Carmen’s focus on the nuances of working-class Egyptian identities that were cultivated in the coffeehouses and street theatres circa 1900 prompts us to think about how these spaces accommodated people very much interested in the question of the political subject and the most effective ways to access political power. In the raucous, smoky rooms frequented by men, the acts, scripts, stock characters, and improvisations of both performances and audience crafted a unique and critical sha’bi identity among property-less labourers new to urban areas.[1] This identity mocked and negotiated effendi, or middle-class, prescriptions of Egyptian-ness and these performances, put on day after day in small theatres, were modes of social critique and nationalist fantasy.[2]

The feminized rituals of hospitality in Hawai‘i, meanwhile — as outlined by Vernadette —also afforded intimate, everyday spaces of encounter in which Native Hawaiians carved out dignity and defined their lives, even as colonial tourism sought to reframe indigenous hospitality as consent to empire. The erosion of indigenous productive time and creative practices, and of female social and political power, were thereby countered by the community rituals and domestic spaces that Hawaiians continued to nurture outside of capitalist time.

Finally, Shahmima’s close look at the Irish villages at the 1893 and 1897 World’s Fairs examined how these exhibits drew on the nostalgia of diasporic colonial subjects to animate differing visions of home, nation and independence. Regardless of the organizers’ intentions for the displays, Irish-American fair-goers themselves interacted with the exhibits in ways that exceeded the goals of the design, in the process transforming themselves from spectators into performers who actively made meaning about identity and nation.

All our papers attended to the importance of listening for and seeking alternative evidence of working-class agency, speech, acts and thoughts in these spaces of encounter. For instance, sha’bi theatre mocked a hegemonic effendiyya, forging a shared identity amongst working-class, factory labourers and preserving a place where local practices, creativity and fantasy were sustained. One can imagine the fluency of an audience in laughing at a joke, or understanding how a turn of phrase might transform a joke or song into a sharp political critique. Or how the Hawaiian term “aloha” in one instance is stripped of its meaning, and in another instance, is redolent of resistance and communal struggle. In Hawaii, commoditized lei-selling meant a modicum of labour sovereignty and avoidance of work on plantations.  But engagement in the capitalist economy was never complete and exact.  It was a performance, suspended when colonial tourist ships had sailed. Other kinds of performances, such as those undertaken by world’s fair attendees, breathed life into identities. In the Irish case, people walked away from the World’s Fair Irish villages literally carrying bits of the performance space as a promise to continue Irish values in a modern world. Walking through and collecting bits of “Sod maps” and turf cultivated nostalgia not to mourn but, rather, to draw strength from “touchstones of the past, and to promote a new, Irish-American future” thousands of miles away from the homeland. This occurred despite the policing of the fairground space to prevent such ‘stealing’ and indicates the blurring of behavioural norms and practices within the imagined country.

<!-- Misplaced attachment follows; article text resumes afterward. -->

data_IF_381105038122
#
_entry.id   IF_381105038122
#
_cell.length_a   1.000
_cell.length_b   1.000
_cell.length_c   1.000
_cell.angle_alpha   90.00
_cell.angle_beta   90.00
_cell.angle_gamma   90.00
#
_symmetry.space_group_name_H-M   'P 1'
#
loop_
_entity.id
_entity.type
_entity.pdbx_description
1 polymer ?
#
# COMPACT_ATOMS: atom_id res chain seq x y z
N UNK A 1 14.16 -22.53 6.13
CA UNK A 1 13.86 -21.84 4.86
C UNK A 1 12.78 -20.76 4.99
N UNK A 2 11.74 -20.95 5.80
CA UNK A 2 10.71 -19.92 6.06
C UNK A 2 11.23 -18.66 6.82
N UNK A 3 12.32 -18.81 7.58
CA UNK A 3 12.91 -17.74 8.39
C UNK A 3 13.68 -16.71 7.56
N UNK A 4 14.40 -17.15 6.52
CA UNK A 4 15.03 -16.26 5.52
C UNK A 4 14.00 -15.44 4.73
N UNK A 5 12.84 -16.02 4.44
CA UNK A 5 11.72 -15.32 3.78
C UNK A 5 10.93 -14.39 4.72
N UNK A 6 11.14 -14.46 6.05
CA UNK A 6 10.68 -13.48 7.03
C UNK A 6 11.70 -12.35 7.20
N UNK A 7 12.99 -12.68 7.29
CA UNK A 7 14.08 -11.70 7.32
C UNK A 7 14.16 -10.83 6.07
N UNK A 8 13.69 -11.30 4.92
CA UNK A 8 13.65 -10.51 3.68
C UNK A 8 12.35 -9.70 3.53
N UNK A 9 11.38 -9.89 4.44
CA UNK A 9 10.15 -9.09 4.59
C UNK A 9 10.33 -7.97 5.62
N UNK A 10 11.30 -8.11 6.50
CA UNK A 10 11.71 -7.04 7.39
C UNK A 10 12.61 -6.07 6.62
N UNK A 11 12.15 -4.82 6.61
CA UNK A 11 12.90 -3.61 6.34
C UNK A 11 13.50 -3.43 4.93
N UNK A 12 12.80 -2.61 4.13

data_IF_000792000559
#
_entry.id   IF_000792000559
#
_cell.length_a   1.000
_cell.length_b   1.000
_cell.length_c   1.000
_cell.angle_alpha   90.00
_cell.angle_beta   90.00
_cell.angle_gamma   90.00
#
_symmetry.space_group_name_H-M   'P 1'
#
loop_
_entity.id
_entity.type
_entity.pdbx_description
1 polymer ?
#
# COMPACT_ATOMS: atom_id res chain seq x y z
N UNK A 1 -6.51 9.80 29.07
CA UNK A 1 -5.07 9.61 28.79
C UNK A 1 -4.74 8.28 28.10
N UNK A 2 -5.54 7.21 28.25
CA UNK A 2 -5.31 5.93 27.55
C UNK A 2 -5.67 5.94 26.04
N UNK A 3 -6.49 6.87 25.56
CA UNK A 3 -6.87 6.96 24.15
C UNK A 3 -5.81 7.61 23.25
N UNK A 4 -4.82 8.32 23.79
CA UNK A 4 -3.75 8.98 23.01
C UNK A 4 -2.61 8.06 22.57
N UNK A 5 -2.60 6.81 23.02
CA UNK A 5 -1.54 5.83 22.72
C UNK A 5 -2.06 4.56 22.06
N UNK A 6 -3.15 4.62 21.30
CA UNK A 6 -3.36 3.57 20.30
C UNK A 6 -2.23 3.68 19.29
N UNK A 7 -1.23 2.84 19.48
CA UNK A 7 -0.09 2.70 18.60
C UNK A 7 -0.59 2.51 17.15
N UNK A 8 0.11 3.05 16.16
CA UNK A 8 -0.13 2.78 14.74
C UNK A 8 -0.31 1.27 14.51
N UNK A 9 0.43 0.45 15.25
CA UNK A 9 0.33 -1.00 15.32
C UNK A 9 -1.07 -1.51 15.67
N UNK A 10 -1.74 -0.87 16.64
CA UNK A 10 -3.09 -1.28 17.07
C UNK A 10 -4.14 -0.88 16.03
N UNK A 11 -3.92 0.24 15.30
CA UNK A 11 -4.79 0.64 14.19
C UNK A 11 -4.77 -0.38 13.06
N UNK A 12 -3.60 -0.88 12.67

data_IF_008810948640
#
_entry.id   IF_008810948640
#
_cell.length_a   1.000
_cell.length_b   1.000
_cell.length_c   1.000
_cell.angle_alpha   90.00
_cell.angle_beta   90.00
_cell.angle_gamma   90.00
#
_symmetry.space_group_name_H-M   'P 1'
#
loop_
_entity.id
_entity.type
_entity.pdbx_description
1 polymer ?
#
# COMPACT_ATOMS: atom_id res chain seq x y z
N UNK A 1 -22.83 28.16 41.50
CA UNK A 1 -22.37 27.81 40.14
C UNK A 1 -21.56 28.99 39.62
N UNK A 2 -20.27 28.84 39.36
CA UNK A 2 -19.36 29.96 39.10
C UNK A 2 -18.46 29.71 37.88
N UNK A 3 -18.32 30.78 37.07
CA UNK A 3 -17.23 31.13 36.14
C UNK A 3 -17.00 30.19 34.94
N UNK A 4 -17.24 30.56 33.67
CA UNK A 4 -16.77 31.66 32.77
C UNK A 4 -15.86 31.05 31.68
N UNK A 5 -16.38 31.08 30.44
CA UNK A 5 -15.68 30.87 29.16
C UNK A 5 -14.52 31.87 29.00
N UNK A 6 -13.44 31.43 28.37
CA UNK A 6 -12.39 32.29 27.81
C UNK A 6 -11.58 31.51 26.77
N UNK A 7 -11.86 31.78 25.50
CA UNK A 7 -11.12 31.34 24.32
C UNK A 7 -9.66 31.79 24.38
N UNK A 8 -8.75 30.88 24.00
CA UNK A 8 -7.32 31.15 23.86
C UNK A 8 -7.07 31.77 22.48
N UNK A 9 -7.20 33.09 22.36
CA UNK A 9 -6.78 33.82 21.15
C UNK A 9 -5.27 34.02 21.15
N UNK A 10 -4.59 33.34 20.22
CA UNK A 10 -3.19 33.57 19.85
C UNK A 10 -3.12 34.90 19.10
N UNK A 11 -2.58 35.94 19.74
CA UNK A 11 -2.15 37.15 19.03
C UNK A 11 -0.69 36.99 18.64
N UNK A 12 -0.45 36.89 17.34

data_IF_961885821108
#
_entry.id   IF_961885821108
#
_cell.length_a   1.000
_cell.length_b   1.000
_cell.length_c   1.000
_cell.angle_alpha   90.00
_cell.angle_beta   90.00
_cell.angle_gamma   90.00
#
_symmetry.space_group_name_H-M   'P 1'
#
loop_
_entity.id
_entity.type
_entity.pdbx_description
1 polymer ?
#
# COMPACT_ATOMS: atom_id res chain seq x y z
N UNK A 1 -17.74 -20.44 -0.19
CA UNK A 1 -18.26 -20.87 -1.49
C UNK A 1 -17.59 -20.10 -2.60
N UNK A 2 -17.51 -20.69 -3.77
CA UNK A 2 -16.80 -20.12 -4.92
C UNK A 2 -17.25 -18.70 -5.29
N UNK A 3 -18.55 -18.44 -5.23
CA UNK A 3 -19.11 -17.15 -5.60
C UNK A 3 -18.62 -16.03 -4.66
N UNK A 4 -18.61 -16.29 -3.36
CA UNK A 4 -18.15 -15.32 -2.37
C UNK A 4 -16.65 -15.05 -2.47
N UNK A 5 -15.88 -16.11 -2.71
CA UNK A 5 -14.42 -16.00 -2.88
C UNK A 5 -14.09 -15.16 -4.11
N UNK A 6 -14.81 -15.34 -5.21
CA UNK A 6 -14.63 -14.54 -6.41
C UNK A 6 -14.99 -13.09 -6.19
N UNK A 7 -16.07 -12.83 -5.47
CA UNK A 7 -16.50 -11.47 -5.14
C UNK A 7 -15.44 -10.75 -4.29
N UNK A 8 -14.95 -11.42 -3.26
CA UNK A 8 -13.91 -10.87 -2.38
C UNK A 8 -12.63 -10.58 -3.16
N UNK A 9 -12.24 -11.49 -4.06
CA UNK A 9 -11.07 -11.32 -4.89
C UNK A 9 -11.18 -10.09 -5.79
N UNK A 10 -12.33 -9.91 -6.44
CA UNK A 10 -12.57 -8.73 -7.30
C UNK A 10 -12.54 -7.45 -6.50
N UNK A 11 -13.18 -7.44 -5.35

What our panel demonstrated so clearly, then, is that the concept of ‘everydayness’ can work in many exciting and unique ways. It touched on the materiality and performance of the symbols of identity and/ or resistance; the fragility and contested nature of spaces of encounter; and above all the nuanced and varied ways imperial frameworks play out in the everyday lives of ordinary people. This focus on working-class, often racialized and feminized subjects has pushed us to seek archives that are difficult to pin down, or to read existing colonial documents in more circuitous and oblique ways. The ephemera of performance, of tone, of affect, are hard to pin down, but yield important additions to the story of empire — particularly from perspectives that are more easily ignored.

  • Shahmima Akhtar (University of Birmingham), “Mapping Ireland: Irish Villages in the United States in the 1890s”
  • Carmen Gitre (Virginia Tech), “Everyday Empire and the Cairene Coffeehouse Theater”
  • Vernadette Vicuña Gonzalez (University of Hawai’i, Mānoa), “Hospitality and Imperial Welcome”